Amazon Alexa will now tell you how many hours you have to work to afford a house, a car, or a dream vacation

  • Amazon and Ally Bank have announced a new personal finance feature for Alexa-enabled products.
  • Ally Bank customers can now ask their Amazon Alexa device to calculate how many hours they need to work to afford a purchase.
  • It's an easy way to decide whether a purchase is worth the amount of time it takes to earn.

Amazon's Alexa technology is getting smarter by the day.

Ally Bank customers can now ask their Amazon Alexa-enabled device to calculate how many working hours it will take to afford a purchase, the bank announced this week.

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Here's the typical exchange:

User: "Alexa, open Ally and tell me how much a $1,000 bike will cost in CurrenSee?"

Alexa: "Okay. How much do you make in a year?"

User: "$75,000."

Alexa: "Thanks. How many hours do you work in a week?"

User: "40 hours."

Alexa: "Okay a $1,000 bike will cost you 27.73 hours of work."

Identifying the number of work hours it takes to afford a purchase, whether a $100 pair of shoes or a $3,000 vacation, is an easy strategy for deciding whether an item or experience is worth buying.

The new feature, called CurrenSee, is the latest personal finance capability in a series of skills offered by Ally Bank. On Amazon Echo products, Ally customers can already access everyday banking tasks, like monitoring account balances and recent transactions and deposits, transferring money, and checking current interest rates.

RELATED: 7 shock-worthy facts about Amazon

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7.5 percent of Seattle's working-age population are Amazon employees

Amazon has more than 300,000 employees worldwide, and 40,000 in Seattle alone.

As a portion of the city's working-age population — roughly 528,000 — that comes out to 7.5% of the city working at Amazon.

For perspective, if the same portion of New York City's adults worked for one company, that company would have about 488,000 locals on staff.

Amazon accounts for 43% of all online sales

Amazon used to be a way to buy books online; today, it's the default buying site for just about everything, especially for people who have Amazon Prime.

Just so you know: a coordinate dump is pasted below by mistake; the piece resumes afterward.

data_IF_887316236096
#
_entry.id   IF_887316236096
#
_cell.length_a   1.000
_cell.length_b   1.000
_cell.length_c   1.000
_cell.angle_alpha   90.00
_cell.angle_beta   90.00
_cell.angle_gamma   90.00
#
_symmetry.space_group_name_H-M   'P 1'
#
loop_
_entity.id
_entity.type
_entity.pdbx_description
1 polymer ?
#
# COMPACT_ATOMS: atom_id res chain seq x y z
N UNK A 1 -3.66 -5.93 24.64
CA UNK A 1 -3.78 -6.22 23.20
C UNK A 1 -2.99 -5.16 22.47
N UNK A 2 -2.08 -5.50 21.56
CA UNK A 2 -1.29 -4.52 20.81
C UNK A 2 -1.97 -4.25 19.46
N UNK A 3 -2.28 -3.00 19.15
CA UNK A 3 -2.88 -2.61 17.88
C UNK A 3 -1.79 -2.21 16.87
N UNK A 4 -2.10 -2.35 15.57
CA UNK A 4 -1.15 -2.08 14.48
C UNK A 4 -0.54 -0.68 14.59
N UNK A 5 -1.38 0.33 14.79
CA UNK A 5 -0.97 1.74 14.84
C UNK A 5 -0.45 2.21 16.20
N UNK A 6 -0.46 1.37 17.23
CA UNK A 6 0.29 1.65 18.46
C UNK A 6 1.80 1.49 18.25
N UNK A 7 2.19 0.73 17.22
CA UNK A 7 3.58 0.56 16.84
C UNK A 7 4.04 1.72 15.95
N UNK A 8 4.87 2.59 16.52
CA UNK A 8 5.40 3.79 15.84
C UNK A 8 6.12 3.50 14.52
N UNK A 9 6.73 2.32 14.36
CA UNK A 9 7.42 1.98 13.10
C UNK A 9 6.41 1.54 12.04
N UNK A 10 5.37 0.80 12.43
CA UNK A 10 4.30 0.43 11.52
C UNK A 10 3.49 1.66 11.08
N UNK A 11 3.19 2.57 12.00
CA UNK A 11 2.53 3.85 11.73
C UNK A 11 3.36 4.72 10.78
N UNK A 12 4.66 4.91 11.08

An analysis by Slice Intelligence released in February found that 43% of all US online retail sales were done through Amazon in 2016.

That's up from 33% in 2015 and 25% in 2012.

1 out of every 4 US adults has Amazon Prime.

Speaking of Amazon Prime, the company now counts approximately 63 million people among its subscriber base, or about 25% of the total US adult population.

That number may underestimate the true coverage, however, since it doesn't account for multiple adults in one household all sharing the same Prime account.

Amazon ships 1.6 million packages a day

Amazon fulfillment is a beast of its own.

A report from 2013 (the latest year for which data are available) found Amazon shipped 608 million packages that year, or 1.6 million packages a day.

As of 2015, Amazon estimated its fulfillment centers were within 20 miles of 31% of the US population, and within 20 miles of 50-65% of its core, same-day-accessible market.

That's enough cardboard to span all of West Virginia

A back-of-the-envelope calculation reveals all those packages (not including padded envelopes) yield roughly 26,400 square miles of cardboard.

The total land area of West Virginia, meanwhile, is just north of 24,000 square miles.

Given the speed of Amazon's shipments, the company could blanket the whole US in cardboard in about five months.

45,000 robots roam the floors of Amazon's warehouses

To help those shipments leave the warehouses on time, Amazon relies on a growing fleet of autonomous robots that fetch packages from their shelves and bring them to human employees.

The 45,000 robots live across 20 fulfillment centers in the US. In 2016, the company increased the fleet 50% from its prior head count of 30,000.

Amazon is more valuable than all major brick-and-mortar retailers combined

The sum total of those investments in infrastructure and supply chain management have made Amazon by far the most valuable retailer in the United States.

Amazon's $356 billion valuation is so big, it's larger than Wal-Mart, Target, Best Buy, Macy's, Kohl's, JCPenney, and Sears combined.

With the recent acquisition of Whole Foods, there are no signs the retailer has any plans of slowing down.

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Other banks have introduced similar capabilities, such as "Ask UBS," which allows customers to ask their Alexa-enabled device questions such as, "How is the US economy doing?"

Ally Bank was rated the best bank on the internet and the best bank for millennials in 2017 by Kiplinger, a personal finance and business forecasting resource.

Amazon Alexa-enabled devices that feature Ally's new skill include the Echo Dot, which retails for $50, and the Echo, which starts at $100.

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